When my friend Summer asked me what I wanted for my birthday I told her I wanted a dictionary. "That's not very exciting," she told me. From this reaction I realized this was not a gift anyone would want to give me. So I took my lanky self down to Black Oak with an empty book-bag. When I called them I quizzed the salesperson about the O.E.D. I had seen one at Dog Eared Books, but it was the condensed version. Very condensed, like when you opened a page it looked like Chuck Close meets Jackson Pollack. It came with a magnifying glass the size of a graham cracker. O no, I thought, this is not for me. When I spoke with the Black Oak fellow he said that the full OED could be ordered for me. It would be $1200. I gasped! Words have become so expensive.
And words are heavy. I walked away with the second best, the Webster's New International Second Addition. He said that the 2nd addition was the one. That Webster's had messed up the third edition and it was not to be trusted. A believer of experts, I handed over my money.
When I was sitting on the dusty wood floor at Dog Eared I looked up the same word in all their dictionaries. INEFFABLE. This is when you can see that not all books with words in them are created equal. A few dictionaries completely left out this word, and others left you feeling like you might walk away misusing the word for the rest of your life. Like nonplussed. It doesn't mean what you think it does. But people like to misuse it because it sounds like it should mean something less than ambivalent.
Decadent is not a nice thing to say. Please don't ever put it near any of my desserts, even really dense chocolate ones. And once I tried to say that my pudding was unctous but I had to change it to suave when I finally believed my mama that unctous was not a compliment to my pudding. My mother is a walking OED. She knows about grammar and spelling and words like no body's business. You can count on her to find the typos on a menu in under half a nanosecond.
I recently wrote a small email to the reporter who covered the amazing work of The People's Grocery in the SF Chronicle. The subject line read, "one word's usage." But it bounced back. Too bad, I was really looking for an answer. The word healthy is constantly misused. Food is never healthy. People are healthy and food is healthful. I wanted to know if he intentionally misused the word because we lazy Americans have changed it, or if the change is official and I can stop being mad at all my food magazines.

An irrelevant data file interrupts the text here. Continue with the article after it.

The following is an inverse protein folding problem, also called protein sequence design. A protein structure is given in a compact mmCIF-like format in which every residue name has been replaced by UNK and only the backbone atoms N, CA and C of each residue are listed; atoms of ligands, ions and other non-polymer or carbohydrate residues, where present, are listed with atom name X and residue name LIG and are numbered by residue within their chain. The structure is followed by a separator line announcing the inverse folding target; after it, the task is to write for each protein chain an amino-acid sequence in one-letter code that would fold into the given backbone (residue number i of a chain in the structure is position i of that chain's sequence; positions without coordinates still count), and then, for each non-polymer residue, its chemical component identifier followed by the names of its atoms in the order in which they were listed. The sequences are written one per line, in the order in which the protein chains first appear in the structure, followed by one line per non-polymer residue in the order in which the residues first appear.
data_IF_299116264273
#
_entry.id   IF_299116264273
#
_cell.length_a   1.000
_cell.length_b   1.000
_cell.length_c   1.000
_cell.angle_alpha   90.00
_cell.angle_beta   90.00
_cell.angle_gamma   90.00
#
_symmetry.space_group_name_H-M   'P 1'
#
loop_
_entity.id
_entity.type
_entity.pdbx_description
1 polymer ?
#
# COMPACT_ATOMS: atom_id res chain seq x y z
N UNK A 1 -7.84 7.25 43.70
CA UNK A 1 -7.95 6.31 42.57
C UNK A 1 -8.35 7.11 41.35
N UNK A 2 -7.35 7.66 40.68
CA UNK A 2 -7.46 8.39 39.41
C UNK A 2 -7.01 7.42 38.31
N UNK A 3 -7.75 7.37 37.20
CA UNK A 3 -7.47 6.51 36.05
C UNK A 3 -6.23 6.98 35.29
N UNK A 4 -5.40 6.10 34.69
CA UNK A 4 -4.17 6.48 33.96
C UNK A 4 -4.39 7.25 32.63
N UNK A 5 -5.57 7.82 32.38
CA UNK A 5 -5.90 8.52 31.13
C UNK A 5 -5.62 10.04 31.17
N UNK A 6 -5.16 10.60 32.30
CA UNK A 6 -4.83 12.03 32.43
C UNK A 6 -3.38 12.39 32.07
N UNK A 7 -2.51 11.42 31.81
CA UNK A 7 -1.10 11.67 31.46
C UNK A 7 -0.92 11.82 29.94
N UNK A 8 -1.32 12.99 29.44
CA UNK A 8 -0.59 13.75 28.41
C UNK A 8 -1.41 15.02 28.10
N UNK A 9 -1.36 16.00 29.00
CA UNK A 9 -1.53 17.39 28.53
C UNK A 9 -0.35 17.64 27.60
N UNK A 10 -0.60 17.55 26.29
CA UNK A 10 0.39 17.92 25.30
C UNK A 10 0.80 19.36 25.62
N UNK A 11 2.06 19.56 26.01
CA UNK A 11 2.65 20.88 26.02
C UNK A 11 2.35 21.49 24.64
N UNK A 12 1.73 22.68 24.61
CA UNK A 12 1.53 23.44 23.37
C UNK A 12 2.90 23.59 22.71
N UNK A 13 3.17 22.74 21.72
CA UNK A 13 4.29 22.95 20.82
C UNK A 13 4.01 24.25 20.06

The word that I have been thinking about a lot lately is CRAFT. I graduated from a college that recently chose to butcher its name, excluding this very word. I have been a bit forlorn about it, and sometimes downright angry. I guess that according to them craft is not very sexy, sleek, or modern enough to bring them into the next century. I take offense to this. What this stolen country needs more of is craft and the humble respect for it. In my dictionary the #1 definition is one simple brave word: STRENGTH. "2a. Art or skill; dexterity as in some manual employment; aptitude; skillfulness in planning or executing. "
In art school craft meant useful as well as pleasing aesthetically. So what does useful mean? In pottery it means that the vessel can hold water. But photography has turned out to be pretty darn useful, n'est pas? And what about dance? Or music? For me all art has proved useful. From an early age I began to think about art as language. But delving deeper, that as creatures we speak thousands of languages. In movement, voice, love, commerce, (monetary and not), touch, taste, ad infinitum. When cats and dogs meet they touch noses. They are exchanging information, this is a silent language. Elephants mourn their deceased and have entire physical rituals that they perform on their loved ones' grave sites. To me, this is language.
A chef I worked for recently said that for her it was important to get very quiet in the kitchen. So that she could hear the food, it's communications. I have a hard time putting words to my food until I feel I have completed some sort of thought process, and a joining with the ingredients. Stonemasons learn stone, electricians befriend electricity. As craftsmen we work to understand our medium, we both work to take dominion as well as let the organic nature of our substance turn around and continue to teach us. For every one question answered and supposed to be understood, a thousand more question spores bloom. Our bodies and minds become a vehicle for the transmission of inspiration, and we remain forever humble.
Craft is what I do in the kitchen. It's what I do when I knit, and write. Craft is the language from which I get my words to talk about how much I love what eggs do, how butter tastes, how salt heightens flavour, how a sharp knife is as beautiful as the most sensual caress.
Craft is being the apprentice and becoming the master. It's learning the hands teaching the mind. It's body memory.